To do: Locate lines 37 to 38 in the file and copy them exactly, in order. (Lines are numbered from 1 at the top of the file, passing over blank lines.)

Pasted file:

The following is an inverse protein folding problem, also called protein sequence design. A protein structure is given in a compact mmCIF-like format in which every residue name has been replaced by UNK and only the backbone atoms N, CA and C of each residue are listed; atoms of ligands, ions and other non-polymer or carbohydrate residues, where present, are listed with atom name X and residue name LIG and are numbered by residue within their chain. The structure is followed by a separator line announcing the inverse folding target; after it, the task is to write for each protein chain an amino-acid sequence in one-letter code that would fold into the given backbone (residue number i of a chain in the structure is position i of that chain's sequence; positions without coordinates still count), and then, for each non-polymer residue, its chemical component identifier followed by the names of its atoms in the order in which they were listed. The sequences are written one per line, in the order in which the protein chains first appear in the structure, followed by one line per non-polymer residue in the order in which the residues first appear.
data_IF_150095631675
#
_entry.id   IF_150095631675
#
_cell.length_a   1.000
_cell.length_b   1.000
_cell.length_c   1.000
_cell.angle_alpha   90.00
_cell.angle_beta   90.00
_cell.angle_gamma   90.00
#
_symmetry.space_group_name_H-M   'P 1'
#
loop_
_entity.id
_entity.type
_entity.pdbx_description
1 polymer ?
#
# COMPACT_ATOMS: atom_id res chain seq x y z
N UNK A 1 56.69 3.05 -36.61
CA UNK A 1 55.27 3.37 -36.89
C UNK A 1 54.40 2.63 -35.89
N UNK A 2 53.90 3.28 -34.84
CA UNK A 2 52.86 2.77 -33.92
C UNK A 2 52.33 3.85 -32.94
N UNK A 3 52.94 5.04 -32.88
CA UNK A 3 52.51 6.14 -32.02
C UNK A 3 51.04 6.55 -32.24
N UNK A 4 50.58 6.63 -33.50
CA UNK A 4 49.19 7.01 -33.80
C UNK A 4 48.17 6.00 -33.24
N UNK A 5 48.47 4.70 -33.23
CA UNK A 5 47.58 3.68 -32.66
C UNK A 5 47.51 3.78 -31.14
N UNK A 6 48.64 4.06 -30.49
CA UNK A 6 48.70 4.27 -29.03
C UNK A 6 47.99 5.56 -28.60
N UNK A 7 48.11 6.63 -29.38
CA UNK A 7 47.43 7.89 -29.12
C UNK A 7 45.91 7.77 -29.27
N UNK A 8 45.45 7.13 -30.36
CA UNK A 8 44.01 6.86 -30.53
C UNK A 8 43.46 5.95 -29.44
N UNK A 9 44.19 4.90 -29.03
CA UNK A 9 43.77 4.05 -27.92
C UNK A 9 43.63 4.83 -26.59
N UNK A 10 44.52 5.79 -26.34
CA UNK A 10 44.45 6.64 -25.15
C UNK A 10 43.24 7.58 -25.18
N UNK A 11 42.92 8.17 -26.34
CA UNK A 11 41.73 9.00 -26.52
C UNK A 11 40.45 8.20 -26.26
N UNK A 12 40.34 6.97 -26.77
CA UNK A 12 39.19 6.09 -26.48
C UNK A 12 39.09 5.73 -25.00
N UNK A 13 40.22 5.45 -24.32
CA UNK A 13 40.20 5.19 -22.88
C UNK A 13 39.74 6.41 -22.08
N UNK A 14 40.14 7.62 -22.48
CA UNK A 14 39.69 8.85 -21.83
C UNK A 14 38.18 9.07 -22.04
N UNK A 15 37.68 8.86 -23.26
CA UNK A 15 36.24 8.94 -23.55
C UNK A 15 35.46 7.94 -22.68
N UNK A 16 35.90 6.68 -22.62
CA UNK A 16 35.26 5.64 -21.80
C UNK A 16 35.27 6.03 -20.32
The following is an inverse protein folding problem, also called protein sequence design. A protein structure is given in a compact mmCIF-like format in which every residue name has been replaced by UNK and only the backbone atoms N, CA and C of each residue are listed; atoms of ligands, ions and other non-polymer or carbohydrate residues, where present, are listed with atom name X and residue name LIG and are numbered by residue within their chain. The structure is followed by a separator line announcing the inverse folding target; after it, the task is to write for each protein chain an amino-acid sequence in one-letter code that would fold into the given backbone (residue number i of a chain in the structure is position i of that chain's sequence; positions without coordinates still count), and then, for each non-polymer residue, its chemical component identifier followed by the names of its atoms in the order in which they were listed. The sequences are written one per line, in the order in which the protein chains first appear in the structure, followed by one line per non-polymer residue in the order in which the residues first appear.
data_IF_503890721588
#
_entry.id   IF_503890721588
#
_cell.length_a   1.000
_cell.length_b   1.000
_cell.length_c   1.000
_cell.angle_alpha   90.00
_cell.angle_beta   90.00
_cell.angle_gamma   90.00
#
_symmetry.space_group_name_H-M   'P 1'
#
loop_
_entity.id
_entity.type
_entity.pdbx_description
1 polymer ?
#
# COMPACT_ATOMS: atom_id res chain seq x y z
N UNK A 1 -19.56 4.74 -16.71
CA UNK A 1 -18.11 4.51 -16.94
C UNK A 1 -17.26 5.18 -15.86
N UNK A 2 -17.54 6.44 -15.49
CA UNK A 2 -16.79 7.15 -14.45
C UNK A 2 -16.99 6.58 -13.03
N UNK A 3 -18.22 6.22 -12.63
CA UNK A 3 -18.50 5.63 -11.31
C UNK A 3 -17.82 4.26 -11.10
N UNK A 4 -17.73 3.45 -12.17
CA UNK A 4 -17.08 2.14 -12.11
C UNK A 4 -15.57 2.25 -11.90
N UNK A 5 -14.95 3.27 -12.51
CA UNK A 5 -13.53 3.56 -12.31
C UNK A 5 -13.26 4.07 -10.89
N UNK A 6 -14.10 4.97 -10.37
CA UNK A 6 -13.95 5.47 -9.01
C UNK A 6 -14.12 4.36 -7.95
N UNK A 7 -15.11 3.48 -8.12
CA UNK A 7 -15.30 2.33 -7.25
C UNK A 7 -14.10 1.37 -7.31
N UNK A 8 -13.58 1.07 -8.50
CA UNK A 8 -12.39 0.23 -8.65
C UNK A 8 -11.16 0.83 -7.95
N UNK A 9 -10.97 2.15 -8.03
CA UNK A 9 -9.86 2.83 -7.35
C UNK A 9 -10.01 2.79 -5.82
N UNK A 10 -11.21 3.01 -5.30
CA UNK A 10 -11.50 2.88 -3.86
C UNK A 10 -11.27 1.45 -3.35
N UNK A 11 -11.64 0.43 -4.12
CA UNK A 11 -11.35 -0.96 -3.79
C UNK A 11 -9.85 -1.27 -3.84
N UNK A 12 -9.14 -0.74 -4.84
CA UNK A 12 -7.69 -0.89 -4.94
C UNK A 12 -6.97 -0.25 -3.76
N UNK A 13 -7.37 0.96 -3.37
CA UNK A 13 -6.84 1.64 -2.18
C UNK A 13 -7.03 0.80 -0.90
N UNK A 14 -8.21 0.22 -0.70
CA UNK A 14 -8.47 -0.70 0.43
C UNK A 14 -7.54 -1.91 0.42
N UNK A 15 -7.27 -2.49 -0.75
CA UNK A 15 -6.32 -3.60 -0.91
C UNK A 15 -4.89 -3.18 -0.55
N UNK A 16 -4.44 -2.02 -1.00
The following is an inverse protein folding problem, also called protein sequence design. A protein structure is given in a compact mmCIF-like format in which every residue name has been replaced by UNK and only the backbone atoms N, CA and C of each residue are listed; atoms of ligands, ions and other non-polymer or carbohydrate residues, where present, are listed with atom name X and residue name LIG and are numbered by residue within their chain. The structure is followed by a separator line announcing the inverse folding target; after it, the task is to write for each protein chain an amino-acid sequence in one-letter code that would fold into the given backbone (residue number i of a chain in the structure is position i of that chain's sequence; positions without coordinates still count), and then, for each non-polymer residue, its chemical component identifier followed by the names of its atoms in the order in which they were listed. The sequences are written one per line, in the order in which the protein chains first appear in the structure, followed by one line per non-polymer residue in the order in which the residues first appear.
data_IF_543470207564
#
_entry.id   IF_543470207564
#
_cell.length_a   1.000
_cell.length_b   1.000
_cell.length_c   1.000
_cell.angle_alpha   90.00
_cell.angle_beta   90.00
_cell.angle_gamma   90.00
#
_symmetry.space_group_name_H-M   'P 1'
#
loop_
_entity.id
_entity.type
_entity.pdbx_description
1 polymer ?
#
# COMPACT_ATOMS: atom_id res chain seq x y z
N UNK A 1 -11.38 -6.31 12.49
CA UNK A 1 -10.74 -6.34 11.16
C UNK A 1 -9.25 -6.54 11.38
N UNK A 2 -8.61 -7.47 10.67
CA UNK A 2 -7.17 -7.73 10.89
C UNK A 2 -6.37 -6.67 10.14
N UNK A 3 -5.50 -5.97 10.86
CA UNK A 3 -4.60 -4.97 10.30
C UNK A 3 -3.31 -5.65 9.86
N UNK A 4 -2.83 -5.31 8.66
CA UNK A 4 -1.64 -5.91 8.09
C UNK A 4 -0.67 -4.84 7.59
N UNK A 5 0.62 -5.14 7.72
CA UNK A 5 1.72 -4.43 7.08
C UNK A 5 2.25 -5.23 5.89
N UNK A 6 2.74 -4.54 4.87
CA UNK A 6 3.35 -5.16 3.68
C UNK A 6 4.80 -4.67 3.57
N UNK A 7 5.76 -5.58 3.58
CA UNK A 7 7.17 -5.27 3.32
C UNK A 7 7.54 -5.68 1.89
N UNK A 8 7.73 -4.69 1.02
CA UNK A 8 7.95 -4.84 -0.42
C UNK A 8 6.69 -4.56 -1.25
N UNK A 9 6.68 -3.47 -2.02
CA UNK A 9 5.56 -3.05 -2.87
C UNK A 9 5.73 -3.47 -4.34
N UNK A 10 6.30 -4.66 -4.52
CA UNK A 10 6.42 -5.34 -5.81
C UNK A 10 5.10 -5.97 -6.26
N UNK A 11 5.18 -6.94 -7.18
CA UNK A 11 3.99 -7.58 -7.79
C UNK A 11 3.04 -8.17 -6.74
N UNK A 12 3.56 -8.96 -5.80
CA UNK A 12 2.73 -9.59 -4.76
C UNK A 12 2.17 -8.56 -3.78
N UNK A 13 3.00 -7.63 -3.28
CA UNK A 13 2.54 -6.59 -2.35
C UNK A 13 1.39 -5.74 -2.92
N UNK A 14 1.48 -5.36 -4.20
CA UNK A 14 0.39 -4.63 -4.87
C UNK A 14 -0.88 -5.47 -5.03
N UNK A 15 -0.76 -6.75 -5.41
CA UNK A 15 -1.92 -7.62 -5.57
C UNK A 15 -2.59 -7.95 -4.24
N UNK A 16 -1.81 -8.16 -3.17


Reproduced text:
N UNK A 6 48.64 4.06 -30.49
CA UNK A 6 48.70 4.27 -29.03